Ecology stickers I've saved from fifth grade

This Earth Day we’ll celebrate by learning to forage wild plants on our farm. Foraging lends a new perspective on so-called weeds by showing us that plants we overlook or eradicate can have value. Similarly, Earth Day teaches us that we need to look more closely at the earth’s interconnected ecosystems if we are to be good stewards of this planet.

We’ll plant an apple tree too, one John grafted from the branch of a blush apple tree in our farm’s old orchard. That tree probably came from a seed planted by a bird or squirrel or apple fallen from another tree. Since apple trees grown from seeds don’t come true to the parent tree, until we grafted it, our tree may have been the only apple like it in the world. Now this second Stonebridge apple will bear more wine-fleshed fruit born of this place and bringing the past into a future we hope promises harvests for generations to come. 

In fifth grade, I believed that solutions to the world’s environmental problems would be achieved in my lifetime. How naïve I was to underestimate the economic forces that value profit over preservation and the lack of political will to challenge them. The view that the earth is only ours for the harvesting has led us to disregard its limitations. We should all participate in “green” efforts to plant school gardens, recycle our cans and bottles, or eat locally grown organic vegetables as ways to honor the earth as our home, yet actions like these alone will not save the planet. The changes needed to stop further ecological degradation are monumental and our individual efforts so small, it’s hard to see how the tiny seeds of stewardship planted 42 years ago can still grow.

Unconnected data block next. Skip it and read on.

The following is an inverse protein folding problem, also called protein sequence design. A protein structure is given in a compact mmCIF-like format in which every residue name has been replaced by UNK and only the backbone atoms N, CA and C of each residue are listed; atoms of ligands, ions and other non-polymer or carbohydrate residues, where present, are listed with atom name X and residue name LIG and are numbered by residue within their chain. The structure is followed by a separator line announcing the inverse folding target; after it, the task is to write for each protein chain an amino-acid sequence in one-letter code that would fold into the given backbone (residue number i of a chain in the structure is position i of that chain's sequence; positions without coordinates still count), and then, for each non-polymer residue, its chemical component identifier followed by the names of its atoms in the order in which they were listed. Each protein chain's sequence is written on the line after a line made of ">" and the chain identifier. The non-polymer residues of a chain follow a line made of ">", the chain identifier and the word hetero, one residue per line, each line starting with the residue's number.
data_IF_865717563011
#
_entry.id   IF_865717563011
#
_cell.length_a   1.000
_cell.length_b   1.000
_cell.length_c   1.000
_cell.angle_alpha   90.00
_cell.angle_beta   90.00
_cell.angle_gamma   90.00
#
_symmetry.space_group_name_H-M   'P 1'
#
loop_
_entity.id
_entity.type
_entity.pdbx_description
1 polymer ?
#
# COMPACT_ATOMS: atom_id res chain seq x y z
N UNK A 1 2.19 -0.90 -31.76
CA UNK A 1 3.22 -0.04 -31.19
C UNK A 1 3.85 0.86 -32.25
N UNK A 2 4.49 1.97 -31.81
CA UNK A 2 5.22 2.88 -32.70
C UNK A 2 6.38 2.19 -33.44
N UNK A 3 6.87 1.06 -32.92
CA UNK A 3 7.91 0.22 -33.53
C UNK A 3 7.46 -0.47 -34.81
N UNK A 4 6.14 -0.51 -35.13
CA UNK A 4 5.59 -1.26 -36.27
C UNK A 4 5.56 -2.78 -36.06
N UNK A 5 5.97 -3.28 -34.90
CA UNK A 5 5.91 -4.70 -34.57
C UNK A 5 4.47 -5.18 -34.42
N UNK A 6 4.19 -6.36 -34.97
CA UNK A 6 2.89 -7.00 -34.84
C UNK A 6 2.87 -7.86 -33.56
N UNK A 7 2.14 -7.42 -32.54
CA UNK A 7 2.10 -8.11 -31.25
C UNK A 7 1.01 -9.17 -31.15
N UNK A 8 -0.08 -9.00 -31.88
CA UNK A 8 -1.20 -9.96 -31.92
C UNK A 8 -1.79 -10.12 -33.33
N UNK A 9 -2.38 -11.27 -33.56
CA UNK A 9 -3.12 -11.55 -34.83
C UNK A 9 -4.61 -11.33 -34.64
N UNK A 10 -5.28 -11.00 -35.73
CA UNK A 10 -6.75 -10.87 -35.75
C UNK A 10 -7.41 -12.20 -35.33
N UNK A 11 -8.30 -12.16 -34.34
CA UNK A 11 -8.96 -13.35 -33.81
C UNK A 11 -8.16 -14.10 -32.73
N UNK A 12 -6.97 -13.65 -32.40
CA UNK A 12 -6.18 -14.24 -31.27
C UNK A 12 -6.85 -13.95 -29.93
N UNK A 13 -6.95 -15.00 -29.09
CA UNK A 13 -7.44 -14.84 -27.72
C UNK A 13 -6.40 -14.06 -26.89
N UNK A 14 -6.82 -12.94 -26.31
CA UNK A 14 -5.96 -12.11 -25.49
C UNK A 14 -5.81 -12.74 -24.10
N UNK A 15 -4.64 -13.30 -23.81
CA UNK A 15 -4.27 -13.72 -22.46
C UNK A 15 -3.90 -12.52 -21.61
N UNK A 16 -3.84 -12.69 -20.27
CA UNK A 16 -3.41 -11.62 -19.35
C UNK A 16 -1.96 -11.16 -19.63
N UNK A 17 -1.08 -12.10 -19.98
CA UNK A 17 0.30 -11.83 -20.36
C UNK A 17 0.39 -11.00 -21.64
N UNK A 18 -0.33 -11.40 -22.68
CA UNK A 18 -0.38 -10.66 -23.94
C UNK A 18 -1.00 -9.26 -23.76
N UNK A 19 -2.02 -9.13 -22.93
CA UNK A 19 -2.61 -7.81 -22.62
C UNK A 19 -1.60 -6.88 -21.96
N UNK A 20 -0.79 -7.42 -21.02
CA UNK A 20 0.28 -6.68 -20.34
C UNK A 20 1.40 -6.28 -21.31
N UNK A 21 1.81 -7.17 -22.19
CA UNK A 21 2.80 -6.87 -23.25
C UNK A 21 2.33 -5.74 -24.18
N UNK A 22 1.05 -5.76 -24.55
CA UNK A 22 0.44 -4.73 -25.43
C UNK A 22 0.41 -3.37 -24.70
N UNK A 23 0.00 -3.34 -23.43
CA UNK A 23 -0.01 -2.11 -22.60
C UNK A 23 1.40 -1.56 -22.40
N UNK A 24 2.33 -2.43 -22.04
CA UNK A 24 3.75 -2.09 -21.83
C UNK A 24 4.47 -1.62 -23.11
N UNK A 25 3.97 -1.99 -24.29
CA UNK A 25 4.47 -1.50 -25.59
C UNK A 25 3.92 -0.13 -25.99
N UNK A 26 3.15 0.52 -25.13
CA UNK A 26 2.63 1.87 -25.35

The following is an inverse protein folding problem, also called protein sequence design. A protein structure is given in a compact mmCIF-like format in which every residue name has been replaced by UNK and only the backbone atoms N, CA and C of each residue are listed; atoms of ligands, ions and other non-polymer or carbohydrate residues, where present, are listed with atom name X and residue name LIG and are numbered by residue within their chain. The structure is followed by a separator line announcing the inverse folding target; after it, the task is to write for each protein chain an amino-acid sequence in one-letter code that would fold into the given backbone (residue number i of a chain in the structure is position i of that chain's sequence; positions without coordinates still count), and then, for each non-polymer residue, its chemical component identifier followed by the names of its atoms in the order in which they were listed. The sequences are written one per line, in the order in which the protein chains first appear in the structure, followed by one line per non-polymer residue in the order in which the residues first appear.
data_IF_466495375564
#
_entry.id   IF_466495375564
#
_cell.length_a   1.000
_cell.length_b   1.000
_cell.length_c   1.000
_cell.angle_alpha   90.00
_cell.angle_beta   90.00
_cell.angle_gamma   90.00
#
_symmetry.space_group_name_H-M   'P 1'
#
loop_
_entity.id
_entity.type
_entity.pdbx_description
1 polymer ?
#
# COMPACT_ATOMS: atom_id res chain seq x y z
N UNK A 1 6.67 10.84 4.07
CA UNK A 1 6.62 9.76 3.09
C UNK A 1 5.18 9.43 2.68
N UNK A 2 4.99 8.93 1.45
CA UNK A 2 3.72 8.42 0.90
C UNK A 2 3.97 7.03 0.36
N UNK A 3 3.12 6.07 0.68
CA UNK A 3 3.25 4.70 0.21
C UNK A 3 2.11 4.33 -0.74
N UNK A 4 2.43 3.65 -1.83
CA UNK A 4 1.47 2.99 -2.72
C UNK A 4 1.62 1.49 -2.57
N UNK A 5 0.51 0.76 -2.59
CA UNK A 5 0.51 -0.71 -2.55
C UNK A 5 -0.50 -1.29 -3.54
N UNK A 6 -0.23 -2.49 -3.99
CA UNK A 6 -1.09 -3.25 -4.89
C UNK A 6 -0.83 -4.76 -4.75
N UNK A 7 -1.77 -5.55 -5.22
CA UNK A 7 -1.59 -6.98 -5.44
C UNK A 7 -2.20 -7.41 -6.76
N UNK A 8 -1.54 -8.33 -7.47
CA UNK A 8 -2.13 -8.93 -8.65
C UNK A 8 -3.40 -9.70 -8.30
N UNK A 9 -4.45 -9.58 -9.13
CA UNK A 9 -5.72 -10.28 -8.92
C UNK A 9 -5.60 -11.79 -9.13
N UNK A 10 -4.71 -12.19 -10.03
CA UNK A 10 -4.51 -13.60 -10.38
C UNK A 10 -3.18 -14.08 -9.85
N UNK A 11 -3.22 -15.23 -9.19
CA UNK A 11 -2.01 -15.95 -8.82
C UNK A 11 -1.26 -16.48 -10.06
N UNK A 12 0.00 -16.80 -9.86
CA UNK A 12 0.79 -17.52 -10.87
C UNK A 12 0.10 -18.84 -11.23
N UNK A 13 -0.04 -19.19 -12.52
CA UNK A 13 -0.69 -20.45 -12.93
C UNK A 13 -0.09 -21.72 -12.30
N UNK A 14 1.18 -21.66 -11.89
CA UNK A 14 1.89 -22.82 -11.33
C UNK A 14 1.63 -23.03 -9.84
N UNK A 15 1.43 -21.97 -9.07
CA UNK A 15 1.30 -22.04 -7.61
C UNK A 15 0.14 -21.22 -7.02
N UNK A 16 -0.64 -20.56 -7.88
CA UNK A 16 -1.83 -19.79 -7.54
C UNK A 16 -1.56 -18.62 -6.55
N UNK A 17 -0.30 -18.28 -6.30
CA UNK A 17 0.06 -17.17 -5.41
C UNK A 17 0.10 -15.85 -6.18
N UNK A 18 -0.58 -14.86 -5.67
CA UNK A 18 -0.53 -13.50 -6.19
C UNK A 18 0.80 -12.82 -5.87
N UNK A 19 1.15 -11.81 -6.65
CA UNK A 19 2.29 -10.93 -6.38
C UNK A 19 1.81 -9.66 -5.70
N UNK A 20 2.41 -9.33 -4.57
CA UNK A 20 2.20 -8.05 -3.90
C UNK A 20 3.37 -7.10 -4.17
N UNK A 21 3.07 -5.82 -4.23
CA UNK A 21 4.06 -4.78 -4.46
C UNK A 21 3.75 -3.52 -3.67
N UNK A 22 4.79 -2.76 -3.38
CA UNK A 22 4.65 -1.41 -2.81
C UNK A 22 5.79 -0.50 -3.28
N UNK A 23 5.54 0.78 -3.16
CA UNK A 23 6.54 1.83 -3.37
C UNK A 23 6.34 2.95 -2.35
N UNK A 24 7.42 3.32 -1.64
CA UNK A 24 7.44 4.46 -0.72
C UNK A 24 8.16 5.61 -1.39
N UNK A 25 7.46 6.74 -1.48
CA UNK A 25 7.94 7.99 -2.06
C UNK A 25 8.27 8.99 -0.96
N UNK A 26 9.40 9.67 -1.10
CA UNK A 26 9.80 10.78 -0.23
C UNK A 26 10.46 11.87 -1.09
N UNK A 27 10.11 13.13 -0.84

Celebrate Earth Day on April 22 this year by planting a tree—and then join others in the insistence that the environment must not only be protected for ourselves, but for generations as far as we can count. Together we must create a new vision that inspires fresh seeds of environmental activism, one that looks not only at individual actions but at collective intervention in the mounting crisis of our only earth.